he wisdom of the death penalty has recently come under attack in a number of states. This raises the question of whether states’ retreat from the death penalty, or other punishments, will pressure other states - either politically or constitutionally - to similarly abandon the punishment. Politically, states may succumb to the trend of discontinuing a punishment. Constitutionally, states may be forced to surrender the punishment if it is considered cruel, and, as a result of a large number of states renouncing it, the punishment also becomes unusual. If a punishment is thus found to be both cruel and unusual, it will be proscribed under the Eighth Amendment Punishments Clause of the U.S. Constitution.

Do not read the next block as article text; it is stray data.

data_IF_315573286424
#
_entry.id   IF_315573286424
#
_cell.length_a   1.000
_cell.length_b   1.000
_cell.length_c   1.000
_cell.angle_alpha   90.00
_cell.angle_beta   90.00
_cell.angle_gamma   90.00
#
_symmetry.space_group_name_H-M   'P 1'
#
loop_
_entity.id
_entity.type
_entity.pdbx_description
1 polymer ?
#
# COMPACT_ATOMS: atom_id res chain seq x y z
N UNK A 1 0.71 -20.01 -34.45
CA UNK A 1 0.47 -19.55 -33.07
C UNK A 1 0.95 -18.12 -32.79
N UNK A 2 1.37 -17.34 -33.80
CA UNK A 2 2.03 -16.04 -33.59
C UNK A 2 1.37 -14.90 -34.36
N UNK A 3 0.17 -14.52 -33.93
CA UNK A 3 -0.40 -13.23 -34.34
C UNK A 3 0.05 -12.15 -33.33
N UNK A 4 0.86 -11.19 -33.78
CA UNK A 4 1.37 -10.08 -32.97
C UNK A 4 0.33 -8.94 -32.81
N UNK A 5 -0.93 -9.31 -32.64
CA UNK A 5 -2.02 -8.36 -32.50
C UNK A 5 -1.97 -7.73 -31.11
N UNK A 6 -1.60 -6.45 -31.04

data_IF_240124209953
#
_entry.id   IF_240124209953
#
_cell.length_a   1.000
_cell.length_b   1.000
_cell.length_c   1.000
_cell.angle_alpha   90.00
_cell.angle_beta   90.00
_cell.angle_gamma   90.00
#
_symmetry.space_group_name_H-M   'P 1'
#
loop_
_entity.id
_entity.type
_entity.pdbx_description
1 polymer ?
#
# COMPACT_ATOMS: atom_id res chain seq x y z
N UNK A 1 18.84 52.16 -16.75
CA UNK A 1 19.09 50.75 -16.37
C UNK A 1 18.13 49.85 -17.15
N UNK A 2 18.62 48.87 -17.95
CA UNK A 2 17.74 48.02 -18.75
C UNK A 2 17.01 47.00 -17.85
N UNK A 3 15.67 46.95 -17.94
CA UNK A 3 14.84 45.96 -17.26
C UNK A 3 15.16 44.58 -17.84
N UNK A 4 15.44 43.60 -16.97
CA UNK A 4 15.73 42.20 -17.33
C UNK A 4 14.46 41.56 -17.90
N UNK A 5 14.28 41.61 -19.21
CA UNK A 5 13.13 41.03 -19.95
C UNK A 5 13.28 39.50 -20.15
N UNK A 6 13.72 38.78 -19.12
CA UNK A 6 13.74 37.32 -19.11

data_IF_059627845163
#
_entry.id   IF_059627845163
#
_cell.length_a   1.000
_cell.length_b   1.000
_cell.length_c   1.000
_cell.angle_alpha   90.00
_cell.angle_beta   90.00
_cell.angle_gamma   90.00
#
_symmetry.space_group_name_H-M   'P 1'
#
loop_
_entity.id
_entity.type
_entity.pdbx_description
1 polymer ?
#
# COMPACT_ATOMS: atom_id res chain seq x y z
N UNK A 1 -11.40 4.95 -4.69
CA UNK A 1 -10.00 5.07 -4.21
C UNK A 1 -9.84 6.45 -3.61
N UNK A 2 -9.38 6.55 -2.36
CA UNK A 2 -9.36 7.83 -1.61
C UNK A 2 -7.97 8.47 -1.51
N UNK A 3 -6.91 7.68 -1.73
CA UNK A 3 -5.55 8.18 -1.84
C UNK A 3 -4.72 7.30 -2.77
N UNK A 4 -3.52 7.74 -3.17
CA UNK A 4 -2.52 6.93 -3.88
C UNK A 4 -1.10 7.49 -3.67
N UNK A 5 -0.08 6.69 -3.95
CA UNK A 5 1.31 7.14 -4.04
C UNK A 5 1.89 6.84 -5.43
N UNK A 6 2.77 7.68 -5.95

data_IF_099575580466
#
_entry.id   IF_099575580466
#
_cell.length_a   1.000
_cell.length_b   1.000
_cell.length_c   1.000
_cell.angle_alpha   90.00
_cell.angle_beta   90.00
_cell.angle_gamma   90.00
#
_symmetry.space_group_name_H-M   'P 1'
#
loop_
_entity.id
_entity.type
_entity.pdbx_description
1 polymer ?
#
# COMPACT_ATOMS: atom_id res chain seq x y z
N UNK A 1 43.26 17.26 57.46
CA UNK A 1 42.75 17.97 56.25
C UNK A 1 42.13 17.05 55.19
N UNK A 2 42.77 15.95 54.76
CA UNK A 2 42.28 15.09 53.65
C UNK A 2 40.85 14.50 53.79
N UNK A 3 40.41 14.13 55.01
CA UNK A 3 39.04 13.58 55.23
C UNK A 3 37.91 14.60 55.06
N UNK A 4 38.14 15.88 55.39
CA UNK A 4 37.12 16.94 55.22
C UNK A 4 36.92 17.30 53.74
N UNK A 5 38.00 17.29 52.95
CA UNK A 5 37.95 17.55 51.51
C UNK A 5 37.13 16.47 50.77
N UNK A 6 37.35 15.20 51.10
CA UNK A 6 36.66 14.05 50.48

Considering the disappearance of some punishments and the emergence of new ones, whether a punishment is cruel under the Punishments Clause is an important question. Curiously, there has been very little discussion of what constitutes a cruel punishment, as distinguished from whether a punishment is also unusual. This Article examines the concept of cruelty as enshrined in the Eighth Amendment Punishments Clause and suggests that the Supreme Court focus on this elusive concept through its independent judgment analysis. The Article emphasizes that such an independent judgment focus on cruelty should be constrained by specific, identified factors and that these factors should go beyond examining the penological purposes of punishment. The Article asserts that motive and the nature and quality of a punishment are central to the concept of cruelty and suggests that a more nuanced understanding of punishment rationales, supplemented by factors focused on elements such as the bloody or lingering nature of the punishment, is necessary in properly determining whether a punishment is cruel under the Punishments Clause.
UC Davis Law Review
Meghan J. Ryan, Judging Cruelty, 44 U.C. Davis L. Rev. 81 (2010)